If you hadn't gathered thus far, GIVING isn't just for Christmas. If you want to maximise your wellbeing, giving should be an all year round event, etched into your weekly (or even daily) schedule. Whilst a number of people express concern at the direction in which our society appears to be heading, I am ever hopeful that (for want of a better phrase) love will trump hate and that good deeds will save the day. Even the Trumps of this world may yet realise that the most selfish act of all is to give back to others. After all, it makes us feel really good, so it must be bad... or so logic goes.
On a side note...
Whilst we're on the topic of giving back. If you're reading this as a manager of a team, the best thing you can do is to praise those in your team regularly. You'll feel good, and I can guarantee that your team will feel good too, as a result. You'll trigger a load of feel good chemicals in their brains (as well as your own), including dopamine, serotonin and oxytocin, which will likely help them work that little bit harder, stay on task longer, perform better, feel happier and boost their loyalty to you, as their manager and to the organisation. Clearly, it needs to be sincere and sometimes it can take leap of faith from you, as the manager (especially the first few times you do it).
If giving positive feedback feels like an alien concept to you, perhaps because of the culture of the organisation you are in or the way you have managed your team to date, you might need to add some structure to the process, so that you stick with it the first few times. A good way to do that might be to make a mental note of a piece of positive feedback you wish to give, before heading into a team meeting and aim to deliver that piece of feedback within the first few minutes of the meeting. Once it becomes a little more natural, you'll have the confidence to ad-lib a little. Once it becomes a natural part of your management technique, you can sit back and enjoy the rewards - you'll feel good for doing good and, most importantly, seeing your team thrive.
Often, positive feedback only surfaces at performance review time and is generally to soften the blow of "constructive feedback". Yet, science suggests you'd be far better heaping praise on your team as often as possible - they'll be far happier to take constructive feedback on board when it does arise, if they know you value them, and they will generally perform better for it. Happy employees are up to 31% more productive and three times more creative than those in a neutral, negative or stressed state. They are also more resilient, meaning they will be better at taking on board constructive feedback, as they will se it as a challenge rather than a failure. As a manager, you should embrace the power of wellbeing, not shy away from it.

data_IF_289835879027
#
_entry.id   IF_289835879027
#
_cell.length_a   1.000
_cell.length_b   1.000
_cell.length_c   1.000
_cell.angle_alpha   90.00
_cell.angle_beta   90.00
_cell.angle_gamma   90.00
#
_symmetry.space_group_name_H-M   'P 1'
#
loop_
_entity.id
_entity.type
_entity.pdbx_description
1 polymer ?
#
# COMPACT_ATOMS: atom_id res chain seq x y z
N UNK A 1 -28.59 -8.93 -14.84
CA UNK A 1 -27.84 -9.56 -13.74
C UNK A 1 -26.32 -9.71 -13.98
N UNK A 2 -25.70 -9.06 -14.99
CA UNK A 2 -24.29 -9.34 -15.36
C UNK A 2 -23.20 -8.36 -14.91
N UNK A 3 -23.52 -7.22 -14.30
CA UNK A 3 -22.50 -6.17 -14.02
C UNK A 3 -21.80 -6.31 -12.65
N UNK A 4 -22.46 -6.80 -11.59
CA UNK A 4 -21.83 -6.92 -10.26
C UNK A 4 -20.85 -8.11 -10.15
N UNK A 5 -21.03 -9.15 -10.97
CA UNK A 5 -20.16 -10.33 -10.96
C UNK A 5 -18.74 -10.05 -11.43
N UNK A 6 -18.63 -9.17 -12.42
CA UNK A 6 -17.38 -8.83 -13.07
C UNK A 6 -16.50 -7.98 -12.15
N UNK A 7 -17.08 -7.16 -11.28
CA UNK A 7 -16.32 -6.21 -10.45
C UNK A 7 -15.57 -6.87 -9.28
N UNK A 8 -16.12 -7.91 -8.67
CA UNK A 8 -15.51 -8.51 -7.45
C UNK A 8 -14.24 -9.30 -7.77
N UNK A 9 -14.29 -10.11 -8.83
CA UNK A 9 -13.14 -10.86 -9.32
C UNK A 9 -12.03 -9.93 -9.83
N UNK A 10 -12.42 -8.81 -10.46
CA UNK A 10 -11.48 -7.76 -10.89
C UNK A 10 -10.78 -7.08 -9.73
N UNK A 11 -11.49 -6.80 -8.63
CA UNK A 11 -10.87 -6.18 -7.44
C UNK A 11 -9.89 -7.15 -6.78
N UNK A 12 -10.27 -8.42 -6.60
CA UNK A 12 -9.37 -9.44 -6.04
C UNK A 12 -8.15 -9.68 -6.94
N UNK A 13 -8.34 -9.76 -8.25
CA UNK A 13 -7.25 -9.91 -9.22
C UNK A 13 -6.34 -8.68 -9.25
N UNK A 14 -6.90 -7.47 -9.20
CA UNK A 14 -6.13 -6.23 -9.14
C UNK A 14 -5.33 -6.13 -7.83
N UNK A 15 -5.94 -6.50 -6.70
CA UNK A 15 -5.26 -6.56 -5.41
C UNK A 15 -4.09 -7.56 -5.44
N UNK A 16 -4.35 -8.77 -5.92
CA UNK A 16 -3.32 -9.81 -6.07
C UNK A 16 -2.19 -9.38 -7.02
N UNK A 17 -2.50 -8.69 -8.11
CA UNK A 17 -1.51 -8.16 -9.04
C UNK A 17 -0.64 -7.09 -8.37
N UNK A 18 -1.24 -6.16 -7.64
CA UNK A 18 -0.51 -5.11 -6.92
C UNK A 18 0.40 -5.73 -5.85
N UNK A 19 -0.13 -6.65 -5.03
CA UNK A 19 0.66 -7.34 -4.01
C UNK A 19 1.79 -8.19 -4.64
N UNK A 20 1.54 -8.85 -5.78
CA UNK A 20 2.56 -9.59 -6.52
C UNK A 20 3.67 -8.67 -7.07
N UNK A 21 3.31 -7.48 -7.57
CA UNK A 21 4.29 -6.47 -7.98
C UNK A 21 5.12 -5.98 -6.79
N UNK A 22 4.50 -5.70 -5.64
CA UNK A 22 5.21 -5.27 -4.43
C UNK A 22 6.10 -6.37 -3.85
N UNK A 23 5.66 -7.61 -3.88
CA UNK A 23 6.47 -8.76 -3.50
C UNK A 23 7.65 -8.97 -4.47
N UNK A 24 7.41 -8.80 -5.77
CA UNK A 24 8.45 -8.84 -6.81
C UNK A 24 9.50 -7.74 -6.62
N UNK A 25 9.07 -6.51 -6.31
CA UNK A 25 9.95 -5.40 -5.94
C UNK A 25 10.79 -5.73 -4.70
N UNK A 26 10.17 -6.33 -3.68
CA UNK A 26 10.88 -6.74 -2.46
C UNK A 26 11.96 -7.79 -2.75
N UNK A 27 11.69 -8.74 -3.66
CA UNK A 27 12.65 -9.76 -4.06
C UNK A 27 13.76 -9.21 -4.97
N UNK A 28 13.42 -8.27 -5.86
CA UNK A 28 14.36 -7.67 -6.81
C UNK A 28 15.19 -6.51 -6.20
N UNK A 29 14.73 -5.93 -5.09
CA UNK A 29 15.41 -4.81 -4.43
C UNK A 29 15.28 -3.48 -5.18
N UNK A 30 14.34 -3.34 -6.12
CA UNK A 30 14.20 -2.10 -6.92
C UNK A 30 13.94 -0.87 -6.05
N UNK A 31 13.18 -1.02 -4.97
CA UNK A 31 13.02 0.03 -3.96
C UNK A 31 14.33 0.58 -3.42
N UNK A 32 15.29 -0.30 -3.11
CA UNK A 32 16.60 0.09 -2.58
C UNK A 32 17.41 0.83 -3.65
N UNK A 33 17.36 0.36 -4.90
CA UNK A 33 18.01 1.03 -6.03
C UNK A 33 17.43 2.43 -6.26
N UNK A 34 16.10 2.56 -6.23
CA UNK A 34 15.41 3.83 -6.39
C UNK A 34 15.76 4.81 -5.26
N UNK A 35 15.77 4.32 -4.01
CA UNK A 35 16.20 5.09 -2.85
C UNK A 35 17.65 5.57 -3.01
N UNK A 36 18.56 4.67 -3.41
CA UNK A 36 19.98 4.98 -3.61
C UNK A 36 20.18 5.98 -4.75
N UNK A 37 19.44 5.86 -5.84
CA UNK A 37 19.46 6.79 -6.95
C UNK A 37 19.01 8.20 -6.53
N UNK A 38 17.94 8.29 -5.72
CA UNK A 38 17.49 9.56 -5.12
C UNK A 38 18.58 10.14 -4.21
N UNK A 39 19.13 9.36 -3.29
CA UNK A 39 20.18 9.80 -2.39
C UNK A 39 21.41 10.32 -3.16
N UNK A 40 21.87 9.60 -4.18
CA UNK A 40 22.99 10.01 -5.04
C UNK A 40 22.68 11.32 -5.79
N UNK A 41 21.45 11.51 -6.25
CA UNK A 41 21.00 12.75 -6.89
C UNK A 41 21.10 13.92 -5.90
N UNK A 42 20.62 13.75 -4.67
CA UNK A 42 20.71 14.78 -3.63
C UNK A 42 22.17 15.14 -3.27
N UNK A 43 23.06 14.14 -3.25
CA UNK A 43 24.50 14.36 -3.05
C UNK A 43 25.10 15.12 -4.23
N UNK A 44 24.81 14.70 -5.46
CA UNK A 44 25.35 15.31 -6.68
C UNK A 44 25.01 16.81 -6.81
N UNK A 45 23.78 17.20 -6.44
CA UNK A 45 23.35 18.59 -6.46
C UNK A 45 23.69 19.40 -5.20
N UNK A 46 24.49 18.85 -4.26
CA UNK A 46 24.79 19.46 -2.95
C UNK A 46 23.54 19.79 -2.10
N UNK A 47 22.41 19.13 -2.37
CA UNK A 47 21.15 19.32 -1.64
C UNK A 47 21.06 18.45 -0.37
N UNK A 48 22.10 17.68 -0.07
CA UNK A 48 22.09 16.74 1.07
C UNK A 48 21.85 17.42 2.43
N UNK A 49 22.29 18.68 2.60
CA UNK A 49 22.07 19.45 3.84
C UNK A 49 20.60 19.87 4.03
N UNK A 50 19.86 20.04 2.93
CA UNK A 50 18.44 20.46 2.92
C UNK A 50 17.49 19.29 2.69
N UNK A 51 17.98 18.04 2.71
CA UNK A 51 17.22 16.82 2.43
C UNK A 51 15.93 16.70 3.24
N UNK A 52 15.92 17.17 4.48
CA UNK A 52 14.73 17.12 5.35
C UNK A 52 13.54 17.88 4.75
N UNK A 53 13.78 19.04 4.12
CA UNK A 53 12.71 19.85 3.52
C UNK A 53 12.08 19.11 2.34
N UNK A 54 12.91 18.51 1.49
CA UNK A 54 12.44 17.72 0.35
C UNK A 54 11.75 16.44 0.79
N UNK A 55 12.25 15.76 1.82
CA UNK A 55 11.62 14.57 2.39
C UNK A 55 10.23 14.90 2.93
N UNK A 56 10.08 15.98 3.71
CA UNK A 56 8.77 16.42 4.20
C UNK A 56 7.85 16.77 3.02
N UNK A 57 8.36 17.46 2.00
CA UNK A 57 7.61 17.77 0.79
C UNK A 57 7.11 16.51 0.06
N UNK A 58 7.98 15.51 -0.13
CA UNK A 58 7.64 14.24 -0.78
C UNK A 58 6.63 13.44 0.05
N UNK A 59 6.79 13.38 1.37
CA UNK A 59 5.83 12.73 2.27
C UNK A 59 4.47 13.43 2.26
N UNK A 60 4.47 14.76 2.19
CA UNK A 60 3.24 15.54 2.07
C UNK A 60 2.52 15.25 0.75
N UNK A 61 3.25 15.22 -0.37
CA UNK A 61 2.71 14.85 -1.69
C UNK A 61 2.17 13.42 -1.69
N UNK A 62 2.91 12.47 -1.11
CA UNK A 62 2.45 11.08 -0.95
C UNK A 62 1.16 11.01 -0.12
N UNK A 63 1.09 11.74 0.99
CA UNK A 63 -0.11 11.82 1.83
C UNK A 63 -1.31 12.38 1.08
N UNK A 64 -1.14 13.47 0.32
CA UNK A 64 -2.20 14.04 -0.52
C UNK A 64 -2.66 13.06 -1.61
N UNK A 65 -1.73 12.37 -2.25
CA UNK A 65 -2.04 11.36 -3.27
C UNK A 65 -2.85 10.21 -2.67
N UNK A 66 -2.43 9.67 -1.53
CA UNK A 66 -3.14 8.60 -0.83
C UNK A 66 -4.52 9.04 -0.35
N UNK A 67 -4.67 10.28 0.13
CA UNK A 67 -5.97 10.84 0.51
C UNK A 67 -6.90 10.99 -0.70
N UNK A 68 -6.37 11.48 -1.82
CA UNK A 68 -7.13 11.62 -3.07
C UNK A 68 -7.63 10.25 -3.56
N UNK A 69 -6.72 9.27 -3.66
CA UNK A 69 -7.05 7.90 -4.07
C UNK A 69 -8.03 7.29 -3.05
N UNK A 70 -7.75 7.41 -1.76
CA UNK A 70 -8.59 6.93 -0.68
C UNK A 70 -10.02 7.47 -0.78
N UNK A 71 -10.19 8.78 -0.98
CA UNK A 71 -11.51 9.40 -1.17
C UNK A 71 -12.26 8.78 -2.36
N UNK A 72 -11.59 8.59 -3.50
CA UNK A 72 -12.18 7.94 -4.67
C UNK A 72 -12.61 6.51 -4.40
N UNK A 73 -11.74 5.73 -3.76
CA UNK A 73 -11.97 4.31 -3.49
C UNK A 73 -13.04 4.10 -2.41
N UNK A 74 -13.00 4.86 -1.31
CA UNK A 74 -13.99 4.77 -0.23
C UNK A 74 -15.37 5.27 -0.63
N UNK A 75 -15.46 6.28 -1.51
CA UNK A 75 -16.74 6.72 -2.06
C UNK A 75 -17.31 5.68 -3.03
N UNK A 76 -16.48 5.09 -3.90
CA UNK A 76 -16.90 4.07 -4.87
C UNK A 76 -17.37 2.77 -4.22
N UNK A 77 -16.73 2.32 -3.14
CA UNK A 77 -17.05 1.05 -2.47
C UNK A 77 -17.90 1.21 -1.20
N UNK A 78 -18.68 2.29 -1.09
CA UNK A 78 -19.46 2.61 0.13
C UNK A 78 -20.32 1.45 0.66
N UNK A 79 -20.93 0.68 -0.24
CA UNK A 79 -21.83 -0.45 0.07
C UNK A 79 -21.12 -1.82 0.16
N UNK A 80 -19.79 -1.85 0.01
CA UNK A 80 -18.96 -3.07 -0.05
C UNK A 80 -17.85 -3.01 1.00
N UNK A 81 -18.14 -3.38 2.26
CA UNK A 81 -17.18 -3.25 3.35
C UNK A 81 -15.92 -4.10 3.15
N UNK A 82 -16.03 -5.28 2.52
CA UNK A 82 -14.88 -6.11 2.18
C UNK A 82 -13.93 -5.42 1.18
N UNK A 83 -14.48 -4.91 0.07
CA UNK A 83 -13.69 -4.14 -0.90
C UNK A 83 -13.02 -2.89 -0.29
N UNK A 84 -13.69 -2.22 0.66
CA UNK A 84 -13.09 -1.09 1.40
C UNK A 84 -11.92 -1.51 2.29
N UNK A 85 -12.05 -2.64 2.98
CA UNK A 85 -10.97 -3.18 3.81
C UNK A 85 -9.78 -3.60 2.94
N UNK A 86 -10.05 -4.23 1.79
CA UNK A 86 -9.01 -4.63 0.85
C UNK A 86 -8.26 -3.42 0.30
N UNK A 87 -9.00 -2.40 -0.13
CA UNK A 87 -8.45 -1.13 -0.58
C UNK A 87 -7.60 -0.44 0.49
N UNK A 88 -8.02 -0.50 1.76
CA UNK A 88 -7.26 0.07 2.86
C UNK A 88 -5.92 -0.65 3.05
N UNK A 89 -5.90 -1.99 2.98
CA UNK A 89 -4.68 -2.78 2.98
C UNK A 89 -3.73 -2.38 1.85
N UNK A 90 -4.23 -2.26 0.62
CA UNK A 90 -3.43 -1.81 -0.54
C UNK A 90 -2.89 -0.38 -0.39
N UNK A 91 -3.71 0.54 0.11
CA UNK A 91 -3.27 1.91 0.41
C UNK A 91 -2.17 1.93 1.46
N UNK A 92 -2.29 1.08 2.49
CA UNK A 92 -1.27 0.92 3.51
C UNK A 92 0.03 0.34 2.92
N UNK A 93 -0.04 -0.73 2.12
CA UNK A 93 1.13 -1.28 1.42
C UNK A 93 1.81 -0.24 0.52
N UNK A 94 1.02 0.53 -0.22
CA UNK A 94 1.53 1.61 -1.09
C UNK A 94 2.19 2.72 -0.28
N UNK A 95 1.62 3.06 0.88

There is plenty of research to back up the neuroscience too. Research published by the likes of Gallup and Towers Watson, concluded that employees who receive regular praise are more productive, engaged and more likely to stay with their organisation, than those who do not. According to Towers Watson's Global Recognition Study, managers who do provide praise are more respected and admired by their employees. In addition, employees who experience uplifts at work are more likely to say they are motivated to work harder and willing to go out of their way to help their peers or support their organisation. However, it's important to remember that the way in which praise is delivered can have a significant bearing on its effectiveness. Gallup's research highlighted that only genuine achievements should be praised, and that empty words have little or no value. Indeed, Gallup said that "unearned praise can do more harm to an individual and a workgroup than none at all". It not only prevents employees from knowing when they need to improve, but it can diminish the impact of genuine praise that is offered at other times.
Many people assume that wellbeing is simply about being physically and mentally well. To an extent it is; but "well" is pretty vague. Most people would accept that being "well" simply means not being "unwell", which sounds sensible enough. However, you'd then be missing out on a large swathe of potential, in both yourself and your team; potential that only materialises when we're happy. If you think of happiness as a performance enhancing drug, you won't be far off. The only difference is that it's legal and you'd be crazy not to use it to your advantage.
If you want to learn more on how happiness can improve your performance, we run leadership and management workshops on wellbeing and compassionate leadership for organisations. If you'd like your team or organisation to benefit from being ahead of the curve (as opposed to simply plodding along or below it), get in touch, we'd love to hear from you.